A platoon of self-serve yogurt dispensers gleams along the walls of Lachelle’s Frozen Yogurt, each waiting to dispatch a different velvety flavor into the shop’s giant pink cups. Swirls come in both traditional varieties—Dutch chocolate, alpine vanilla—and unique flavors, such as hawaiian pineapple and Mounds. To complement the mountains of yogurt, Lachelle's offers a selection of toppings that, like the Indy Five Million, is seemingly endless, comprising more than 100 treats from fresh fruit to hot apple-pie filling.
Just Cakes by Viki's eponymous confectioner combines classic flavors with a contemporary mindset to create bite-size desserts that are both sweet and stylish. Customers choose their own confection combination, selecting from classic cake bases such as marble, vanilla bean, or red velvet and synthesizing the scrumptious rounds with a choice of icings. Throw a party that will be the talk of every rabbit in town by topping a dozen carrot cupcakes with an untraditional coat of chocolate buttercream. Or, swathe two-dozen pink-champagne cupcakes in fluffy italian buttercream to add an air of sophistication to any food fight. Should customers' palates desire something more particular, Viki will work with them to create a custom flavor and can even speckle frosted landscapes with fresh or gum-paste flowers, monograms, or standing rib roasts for an additional fee.
The bread at Great Harvest Bread Co. isn’t just fresh out of the oven; it’s fresh from the grain. The staff begins every morning by milling Montana wheat berries into a nutrient-rich flour, then blending it with a pinch of salt, a drizzle of honey, and a dash of yeast to create their daily spread of bakery-fresh breads. They change up the flavors in their traditional whole-wheat loaves daily, sometimes by adding Tillamook cheddar and garlic, oranges and cranberries, or spicy jalapeños with jack cheese. Guests can take home whole loaves—which are still hot from the oven and contemplating their newfound existence between the prime baking hours of 10 a.m. and 1 p.m.—or enjoy them by the slice in one of Great Harvest Bread Co.'s house sandwiches. These lunch-ready feasts come in a bounty of styles, including chicken salad with sweet and spicy pecans and the roast beef smeared with a peppery bleu cheese, along with kid-friendly options layered with peanut butter and seasonal jam. During the morning hours, the staff also provides freshly baked breakfast in the form of blueberry-studded scones, pumpkin chocolate-chip muffins, and hefty cinnamon rolls.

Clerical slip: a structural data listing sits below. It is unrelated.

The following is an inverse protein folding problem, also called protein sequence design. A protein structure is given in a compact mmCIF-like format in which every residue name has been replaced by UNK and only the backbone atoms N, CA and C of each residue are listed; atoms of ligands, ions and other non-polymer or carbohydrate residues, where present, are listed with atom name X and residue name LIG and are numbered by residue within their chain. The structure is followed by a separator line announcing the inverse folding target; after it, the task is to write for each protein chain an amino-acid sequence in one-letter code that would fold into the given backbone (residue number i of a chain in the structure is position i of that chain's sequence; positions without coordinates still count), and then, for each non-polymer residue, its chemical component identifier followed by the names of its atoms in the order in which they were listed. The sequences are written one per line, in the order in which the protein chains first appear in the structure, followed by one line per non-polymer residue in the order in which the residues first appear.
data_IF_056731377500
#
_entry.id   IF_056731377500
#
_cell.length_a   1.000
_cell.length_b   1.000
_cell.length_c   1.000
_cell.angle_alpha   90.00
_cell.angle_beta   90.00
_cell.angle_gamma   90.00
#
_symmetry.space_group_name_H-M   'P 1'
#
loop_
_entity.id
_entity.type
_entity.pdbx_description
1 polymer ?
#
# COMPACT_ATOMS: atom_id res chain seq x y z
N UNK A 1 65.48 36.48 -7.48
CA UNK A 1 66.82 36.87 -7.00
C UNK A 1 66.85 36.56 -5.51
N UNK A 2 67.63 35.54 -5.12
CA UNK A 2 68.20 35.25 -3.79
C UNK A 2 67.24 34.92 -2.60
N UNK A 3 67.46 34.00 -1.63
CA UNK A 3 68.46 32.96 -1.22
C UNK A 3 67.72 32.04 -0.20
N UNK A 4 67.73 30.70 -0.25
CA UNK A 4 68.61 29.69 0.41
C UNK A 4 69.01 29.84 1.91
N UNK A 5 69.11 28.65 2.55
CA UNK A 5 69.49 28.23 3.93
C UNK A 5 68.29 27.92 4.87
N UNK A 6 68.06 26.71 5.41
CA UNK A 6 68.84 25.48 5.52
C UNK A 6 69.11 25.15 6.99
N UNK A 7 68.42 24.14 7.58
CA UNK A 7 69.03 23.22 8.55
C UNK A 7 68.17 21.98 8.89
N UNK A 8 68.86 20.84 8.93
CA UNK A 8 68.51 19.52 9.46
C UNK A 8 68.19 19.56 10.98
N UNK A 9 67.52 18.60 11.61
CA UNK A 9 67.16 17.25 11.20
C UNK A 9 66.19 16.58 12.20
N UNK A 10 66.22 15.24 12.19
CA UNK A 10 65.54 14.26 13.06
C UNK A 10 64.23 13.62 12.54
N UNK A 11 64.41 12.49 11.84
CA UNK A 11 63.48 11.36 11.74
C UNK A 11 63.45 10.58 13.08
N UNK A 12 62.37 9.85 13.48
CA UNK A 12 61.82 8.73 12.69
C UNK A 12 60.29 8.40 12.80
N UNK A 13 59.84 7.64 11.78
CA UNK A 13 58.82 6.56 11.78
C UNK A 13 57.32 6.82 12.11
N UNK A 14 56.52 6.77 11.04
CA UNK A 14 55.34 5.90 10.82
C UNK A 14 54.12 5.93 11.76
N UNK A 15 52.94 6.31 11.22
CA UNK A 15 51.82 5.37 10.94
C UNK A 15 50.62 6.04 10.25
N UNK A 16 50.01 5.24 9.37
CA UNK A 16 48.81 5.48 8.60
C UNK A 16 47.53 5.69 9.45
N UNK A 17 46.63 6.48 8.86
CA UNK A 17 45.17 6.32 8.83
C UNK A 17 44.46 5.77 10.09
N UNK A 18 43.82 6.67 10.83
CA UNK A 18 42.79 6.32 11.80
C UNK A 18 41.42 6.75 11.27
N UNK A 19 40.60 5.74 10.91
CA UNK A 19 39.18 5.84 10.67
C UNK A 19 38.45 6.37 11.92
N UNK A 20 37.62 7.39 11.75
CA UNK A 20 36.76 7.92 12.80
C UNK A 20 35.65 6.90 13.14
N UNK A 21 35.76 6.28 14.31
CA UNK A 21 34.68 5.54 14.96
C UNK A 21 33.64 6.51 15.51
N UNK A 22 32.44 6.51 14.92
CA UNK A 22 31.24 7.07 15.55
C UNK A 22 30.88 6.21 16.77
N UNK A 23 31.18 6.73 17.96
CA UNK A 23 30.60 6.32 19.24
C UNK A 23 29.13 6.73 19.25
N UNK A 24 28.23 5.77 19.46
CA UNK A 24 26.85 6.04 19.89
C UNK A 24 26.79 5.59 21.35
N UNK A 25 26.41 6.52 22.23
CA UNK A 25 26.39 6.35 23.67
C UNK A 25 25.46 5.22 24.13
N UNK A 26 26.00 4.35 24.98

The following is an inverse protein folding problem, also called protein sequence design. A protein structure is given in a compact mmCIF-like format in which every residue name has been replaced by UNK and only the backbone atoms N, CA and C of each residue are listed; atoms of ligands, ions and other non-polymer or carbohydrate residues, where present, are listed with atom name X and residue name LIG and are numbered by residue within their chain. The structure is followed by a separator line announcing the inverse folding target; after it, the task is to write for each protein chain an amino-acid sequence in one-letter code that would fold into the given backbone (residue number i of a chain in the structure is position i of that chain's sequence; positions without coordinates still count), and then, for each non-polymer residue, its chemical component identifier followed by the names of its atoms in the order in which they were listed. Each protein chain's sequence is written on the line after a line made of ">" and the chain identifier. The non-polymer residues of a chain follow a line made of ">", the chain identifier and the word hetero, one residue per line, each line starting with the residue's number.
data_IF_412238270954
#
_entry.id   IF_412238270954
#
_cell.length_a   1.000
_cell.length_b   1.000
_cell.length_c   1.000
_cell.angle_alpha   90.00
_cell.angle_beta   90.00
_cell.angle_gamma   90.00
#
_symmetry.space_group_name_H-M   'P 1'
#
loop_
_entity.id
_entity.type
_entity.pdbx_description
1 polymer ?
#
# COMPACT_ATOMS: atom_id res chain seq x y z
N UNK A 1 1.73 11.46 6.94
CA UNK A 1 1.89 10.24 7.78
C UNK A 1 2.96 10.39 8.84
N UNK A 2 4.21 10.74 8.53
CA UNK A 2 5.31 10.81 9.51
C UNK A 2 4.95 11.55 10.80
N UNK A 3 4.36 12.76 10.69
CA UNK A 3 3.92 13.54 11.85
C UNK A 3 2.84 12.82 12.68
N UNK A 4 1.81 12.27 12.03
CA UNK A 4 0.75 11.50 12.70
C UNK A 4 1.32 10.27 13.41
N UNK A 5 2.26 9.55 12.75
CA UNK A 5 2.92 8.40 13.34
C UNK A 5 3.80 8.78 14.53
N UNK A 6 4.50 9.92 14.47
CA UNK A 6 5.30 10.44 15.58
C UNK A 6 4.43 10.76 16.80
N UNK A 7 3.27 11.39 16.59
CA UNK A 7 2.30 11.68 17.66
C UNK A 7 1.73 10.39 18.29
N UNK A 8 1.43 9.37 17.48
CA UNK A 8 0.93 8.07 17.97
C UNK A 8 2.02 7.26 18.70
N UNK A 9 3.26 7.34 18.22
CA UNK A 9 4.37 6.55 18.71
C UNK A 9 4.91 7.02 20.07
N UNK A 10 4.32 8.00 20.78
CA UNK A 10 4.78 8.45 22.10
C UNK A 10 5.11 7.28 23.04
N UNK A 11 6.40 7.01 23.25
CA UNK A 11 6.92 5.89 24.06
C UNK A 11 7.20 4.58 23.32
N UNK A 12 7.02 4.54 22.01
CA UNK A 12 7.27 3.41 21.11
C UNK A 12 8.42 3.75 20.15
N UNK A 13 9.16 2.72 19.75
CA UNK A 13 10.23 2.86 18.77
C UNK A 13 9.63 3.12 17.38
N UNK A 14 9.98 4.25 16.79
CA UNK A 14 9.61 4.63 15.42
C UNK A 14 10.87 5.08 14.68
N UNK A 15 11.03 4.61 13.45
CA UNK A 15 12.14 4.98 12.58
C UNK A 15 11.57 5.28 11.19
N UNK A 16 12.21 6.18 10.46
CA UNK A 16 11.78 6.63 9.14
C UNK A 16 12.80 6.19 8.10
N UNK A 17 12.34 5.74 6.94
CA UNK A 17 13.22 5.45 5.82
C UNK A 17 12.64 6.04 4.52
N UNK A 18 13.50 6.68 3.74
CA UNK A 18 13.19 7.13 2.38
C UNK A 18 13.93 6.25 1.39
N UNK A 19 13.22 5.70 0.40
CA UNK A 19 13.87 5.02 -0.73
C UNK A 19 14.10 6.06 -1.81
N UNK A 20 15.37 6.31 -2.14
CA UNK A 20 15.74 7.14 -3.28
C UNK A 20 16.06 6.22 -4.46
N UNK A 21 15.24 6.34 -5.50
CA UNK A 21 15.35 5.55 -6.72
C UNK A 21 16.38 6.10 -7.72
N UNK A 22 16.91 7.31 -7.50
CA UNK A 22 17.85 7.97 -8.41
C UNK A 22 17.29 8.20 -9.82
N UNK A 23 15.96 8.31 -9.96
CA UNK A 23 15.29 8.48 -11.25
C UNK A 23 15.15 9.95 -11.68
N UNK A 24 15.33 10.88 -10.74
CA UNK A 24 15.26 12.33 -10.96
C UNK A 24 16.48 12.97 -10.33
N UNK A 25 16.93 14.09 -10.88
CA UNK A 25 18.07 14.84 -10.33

Reviewed by "The Columbian", Great Harvest Bread Co. offers hearty comfort food and a warm, friendly atmosphere.
When Marian and Lew Evans bought the 18 year-old Roses Ice Cream in 1968, they neatly divided the labor: she managed the restaurant, he crafted the ice-cream, and their children worked the lunch counter. Perhaps it's this childhood experience that engendered a true love for the place in their daughter, who took over its operation in 1979. She ran the ice-cream parlor until 1994, when she had to sell it—only to see it torn down just three years later. Finally, in 2007, she joined forces with her brother to rekindle the family business and establish the second Roses Ice Cream.
Though modern, this casual eatery follows the precedent set by the original. Throughout the year, the owner and her staff harvest a rainbow of local berries, nuts, and candies, which they blend into the parlor's old-fashioned 14% butter-fat ice cream. Following this painstaking process, they craft more than 30 flavors in 6-gallon batches throughout the year. Sometimes, these flavors change seasonally—shifting from refreshing berry flavors in the spring and summer to heartier pumpkin in the fall and humanely raised snowman in the winter. These classics are accompanied by other frozen treats such as soy-based ice cream, fresh fruit sherbets, and an ice cream sandwich made with snickerdoodle cookie and cinnamon ice cream. To complement the sweeter offerings, Roses also serves savory fare such as soups, salads, and char-broiled local chuck burgers.
Dave's Killer Bread is packed with protein, fiber, omega-3s, and fully-seeded, making it a hearty and healthy base for any sandwich. Each and every loaf is USDA-certified organic and non-GMO project verified hand-crafted to be a powerhouse of good stuff, such as flax, sesame, and sunflower seeds, amaranth, barley, and quinoa, so customers no longer have to raid birdhouses to get good grains.
But the story behind Dave's Killer Bread is about more than just bread, it's about second chances. In 2004, Glenn was running his father's bread company under the name NatureBake when his younger brother Dave got out of a 15-year stint in prison. Glenn invited Dave back into the fold and never looked back. Together, the two brothers?along with Glenn's son?have created a new brand: Dave's Killer Bread. And in the spirit of second chances, roughly one-third of their employees are ex-convicts. The company also gives back to their community by donating 300,000 loaves a year to area shelters.
Amanda Rhoads took a course on ice cream from the University of Wisconsin before she set about correcting what she considered to be a grave ice-cream shortage in Portland. Now, from her cream-colored truck, she scoops up creative flavors, such as lavender honey almond and salted caramel, into freshly baked waffle cones. She churns out small batches according to the season’s freshest produce, resulting in summer’s strawberry balsamic, autumn’s sweet-potato pie, and winter’s straight-up snowman. Along with a strict preference for local and organic ingredients, she eagerly accommodates dietary requirements with gluten-free cones and a select menu of dairy-free sorbets. To share the meticulous care that goes into each batch of melty milk, Amanda sets her truck up at local farmer’s markets and food-truck hubs.